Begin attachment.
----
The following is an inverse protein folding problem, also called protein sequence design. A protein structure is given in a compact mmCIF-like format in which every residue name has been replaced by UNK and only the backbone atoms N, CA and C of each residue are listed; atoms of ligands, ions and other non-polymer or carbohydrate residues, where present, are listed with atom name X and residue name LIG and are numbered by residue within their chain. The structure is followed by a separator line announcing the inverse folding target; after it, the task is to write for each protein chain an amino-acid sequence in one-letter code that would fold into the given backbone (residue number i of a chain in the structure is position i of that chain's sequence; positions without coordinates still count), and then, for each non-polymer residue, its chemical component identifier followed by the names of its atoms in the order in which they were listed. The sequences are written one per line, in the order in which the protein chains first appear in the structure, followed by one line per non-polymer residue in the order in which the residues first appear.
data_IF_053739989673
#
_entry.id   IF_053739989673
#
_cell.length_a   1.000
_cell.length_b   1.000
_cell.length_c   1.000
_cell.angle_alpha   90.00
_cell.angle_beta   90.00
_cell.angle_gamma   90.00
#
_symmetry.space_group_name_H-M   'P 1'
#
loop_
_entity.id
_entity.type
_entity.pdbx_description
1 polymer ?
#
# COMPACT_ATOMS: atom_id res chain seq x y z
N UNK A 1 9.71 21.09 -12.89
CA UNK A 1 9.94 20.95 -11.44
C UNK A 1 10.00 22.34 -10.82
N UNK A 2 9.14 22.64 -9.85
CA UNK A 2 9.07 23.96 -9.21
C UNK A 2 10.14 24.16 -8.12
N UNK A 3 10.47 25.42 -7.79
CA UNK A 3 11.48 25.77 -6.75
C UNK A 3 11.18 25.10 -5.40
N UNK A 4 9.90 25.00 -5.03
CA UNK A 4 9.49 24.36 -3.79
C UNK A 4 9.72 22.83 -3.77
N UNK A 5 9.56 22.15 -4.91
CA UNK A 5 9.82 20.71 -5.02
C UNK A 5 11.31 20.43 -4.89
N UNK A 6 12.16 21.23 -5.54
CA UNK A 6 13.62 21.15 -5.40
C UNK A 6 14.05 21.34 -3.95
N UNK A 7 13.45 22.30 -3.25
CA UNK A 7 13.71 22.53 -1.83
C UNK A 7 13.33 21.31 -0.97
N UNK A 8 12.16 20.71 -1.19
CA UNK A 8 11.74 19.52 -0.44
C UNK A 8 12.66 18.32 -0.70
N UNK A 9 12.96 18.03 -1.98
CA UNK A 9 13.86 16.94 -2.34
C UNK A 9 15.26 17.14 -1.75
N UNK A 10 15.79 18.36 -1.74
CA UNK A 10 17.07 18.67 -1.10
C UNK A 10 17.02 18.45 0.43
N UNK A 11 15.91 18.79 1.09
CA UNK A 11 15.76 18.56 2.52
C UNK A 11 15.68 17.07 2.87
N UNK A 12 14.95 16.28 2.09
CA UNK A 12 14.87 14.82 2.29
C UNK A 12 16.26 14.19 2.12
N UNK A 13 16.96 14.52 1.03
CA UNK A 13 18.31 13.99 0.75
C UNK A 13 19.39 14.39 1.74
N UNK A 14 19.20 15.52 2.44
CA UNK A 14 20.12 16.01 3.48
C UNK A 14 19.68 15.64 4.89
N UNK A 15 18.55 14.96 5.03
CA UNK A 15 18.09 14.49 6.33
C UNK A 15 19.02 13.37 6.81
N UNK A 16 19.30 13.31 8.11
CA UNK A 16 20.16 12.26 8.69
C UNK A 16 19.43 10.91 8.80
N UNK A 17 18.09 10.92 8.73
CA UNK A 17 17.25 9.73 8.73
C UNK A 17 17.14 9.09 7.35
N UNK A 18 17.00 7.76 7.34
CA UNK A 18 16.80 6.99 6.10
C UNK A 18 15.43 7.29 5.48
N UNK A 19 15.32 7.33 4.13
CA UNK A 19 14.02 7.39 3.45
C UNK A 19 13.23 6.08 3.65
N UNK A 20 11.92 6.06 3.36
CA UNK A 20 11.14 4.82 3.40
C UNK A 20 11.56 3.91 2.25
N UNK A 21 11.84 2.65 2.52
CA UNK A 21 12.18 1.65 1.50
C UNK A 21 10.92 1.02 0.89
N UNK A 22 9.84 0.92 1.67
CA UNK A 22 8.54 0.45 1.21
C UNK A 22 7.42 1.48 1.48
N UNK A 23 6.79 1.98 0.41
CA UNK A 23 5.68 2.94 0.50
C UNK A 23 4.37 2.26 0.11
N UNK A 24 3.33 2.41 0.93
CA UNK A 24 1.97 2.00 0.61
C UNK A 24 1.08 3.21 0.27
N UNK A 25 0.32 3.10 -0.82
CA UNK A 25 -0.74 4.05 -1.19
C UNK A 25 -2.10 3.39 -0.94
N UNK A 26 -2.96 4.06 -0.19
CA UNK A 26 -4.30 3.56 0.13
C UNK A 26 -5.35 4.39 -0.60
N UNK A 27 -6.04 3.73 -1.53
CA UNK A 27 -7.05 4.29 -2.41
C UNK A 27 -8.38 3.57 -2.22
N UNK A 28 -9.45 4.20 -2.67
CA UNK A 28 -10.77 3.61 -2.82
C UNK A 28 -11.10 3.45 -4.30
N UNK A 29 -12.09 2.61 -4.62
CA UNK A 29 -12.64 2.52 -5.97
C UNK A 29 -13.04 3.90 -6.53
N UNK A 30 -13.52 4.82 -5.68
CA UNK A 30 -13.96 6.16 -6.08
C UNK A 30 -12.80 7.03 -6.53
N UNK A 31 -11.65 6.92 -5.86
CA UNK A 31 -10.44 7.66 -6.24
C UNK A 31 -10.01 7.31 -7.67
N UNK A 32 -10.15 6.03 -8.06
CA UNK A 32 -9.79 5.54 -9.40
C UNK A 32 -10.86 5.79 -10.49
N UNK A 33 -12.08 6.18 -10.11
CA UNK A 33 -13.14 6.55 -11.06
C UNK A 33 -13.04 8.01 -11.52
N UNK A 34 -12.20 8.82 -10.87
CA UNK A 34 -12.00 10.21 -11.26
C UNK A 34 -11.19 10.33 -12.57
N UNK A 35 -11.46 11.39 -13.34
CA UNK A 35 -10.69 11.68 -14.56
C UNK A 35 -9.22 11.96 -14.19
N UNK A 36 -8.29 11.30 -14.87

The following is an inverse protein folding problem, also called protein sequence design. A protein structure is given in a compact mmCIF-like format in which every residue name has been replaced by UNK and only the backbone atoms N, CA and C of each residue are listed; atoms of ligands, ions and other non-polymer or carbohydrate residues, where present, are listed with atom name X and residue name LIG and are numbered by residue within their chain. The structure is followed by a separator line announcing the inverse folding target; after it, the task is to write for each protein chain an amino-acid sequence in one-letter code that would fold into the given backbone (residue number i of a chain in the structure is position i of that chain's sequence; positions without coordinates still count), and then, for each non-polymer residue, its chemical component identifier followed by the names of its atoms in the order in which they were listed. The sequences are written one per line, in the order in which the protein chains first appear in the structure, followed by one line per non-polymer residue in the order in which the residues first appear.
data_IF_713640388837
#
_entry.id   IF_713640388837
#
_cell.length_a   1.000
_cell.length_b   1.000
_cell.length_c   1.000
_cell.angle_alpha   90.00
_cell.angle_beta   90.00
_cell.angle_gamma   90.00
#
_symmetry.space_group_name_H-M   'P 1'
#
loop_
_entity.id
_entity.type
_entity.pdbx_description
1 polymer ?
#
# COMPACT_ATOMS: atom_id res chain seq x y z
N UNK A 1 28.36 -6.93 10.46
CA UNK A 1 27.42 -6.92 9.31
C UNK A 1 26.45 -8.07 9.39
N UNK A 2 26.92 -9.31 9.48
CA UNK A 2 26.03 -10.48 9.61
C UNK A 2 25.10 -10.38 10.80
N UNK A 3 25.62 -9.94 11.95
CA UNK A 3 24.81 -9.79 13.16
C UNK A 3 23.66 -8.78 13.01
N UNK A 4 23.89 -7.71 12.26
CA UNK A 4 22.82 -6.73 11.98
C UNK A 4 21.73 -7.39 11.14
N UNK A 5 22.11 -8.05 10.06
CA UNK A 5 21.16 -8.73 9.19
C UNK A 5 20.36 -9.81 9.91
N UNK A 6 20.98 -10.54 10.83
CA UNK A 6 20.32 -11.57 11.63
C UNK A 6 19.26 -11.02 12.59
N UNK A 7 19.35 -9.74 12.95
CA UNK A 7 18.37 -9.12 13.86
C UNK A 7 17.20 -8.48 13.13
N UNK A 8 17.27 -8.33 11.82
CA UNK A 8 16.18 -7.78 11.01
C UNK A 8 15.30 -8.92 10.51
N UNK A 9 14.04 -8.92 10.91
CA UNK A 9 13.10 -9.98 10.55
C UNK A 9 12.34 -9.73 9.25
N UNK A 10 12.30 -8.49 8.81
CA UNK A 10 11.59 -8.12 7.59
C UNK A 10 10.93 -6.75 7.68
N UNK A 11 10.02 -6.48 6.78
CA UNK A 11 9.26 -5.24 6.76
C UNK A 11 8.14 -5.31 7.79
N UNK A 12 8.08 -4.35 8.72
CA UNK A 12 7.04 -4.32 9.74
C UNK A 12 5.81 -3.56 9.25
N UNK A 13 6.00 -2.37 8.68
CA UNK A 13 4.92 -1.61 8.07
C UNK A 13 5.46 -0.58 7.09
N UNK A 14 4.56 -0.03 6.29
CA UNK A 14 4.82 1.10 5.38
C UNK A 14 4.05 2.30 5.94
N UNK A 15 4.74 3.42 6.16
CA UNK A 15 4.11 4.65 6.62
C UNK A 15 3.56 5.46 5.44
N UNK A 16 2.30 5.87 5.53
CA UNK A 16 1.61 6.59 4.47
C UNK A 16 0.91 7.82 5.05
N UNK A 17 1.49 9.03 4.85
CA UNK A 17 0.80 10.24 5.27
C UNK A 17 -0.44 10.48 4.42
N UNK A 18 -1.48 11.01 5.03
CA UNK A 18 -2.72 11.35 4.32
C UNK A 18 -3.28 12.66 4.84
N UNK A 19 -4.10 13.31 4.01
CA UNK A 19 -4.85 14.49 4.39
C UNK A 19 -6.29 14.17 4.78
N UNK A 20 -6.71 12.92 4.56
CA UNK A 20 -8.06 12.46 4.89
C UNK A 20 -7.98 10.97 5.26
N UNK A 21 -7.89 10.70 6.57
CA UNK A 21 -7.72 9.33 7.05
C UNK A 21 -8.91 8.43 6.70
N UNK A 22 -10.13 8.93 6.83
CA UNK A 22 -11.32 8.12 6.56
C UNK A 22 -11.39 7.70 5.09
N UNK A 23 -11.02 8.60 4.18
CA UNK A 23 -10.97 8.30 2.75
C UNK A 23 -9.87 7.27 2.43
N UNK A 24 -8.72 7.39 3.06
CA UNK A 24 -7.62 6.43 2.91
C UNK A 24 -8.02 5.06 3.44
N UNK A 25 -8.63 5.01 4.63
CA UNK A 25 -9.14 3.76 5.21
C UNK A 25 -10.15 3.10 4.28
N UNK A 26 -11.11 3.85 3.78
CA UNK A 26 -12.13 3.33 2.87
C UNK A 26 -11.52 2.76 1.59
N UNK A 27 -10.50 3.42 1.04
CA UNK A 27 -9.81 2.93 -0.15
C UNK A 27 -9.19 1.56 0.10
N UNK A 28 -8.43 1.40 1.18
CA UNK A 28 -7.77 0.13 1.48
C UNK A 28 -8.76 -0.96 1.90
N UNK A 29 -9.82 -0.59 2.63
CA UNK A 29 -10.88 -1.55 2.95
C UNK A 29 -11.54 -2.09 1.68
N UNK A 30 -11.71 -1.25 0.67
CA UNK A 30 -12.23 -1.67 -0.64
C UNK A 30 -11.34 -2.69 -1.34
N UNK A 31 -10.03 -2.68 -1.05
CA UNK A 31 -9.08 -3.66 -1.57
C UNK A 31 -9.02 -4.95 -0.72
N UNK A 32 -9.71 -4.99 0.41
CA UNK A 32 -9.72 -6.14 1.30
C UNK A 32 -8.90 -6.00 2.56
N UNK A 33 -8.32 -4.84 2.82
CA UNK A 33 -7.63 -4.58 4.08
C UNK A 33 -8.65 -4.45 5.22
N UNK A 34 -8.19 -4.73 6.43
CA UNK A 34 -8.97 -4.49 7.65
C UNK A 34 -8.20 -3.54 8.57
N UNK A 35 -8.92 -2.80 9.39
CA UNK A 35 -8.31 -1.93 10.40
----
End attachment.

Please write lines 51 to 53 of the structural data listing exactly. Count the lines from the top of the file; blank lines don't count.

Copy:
C UNK A 10 17.02 18.45 0.43
N UNK A 11 15.91 18.79 1.09
CA UNK A 11 15.76 18.56 2.52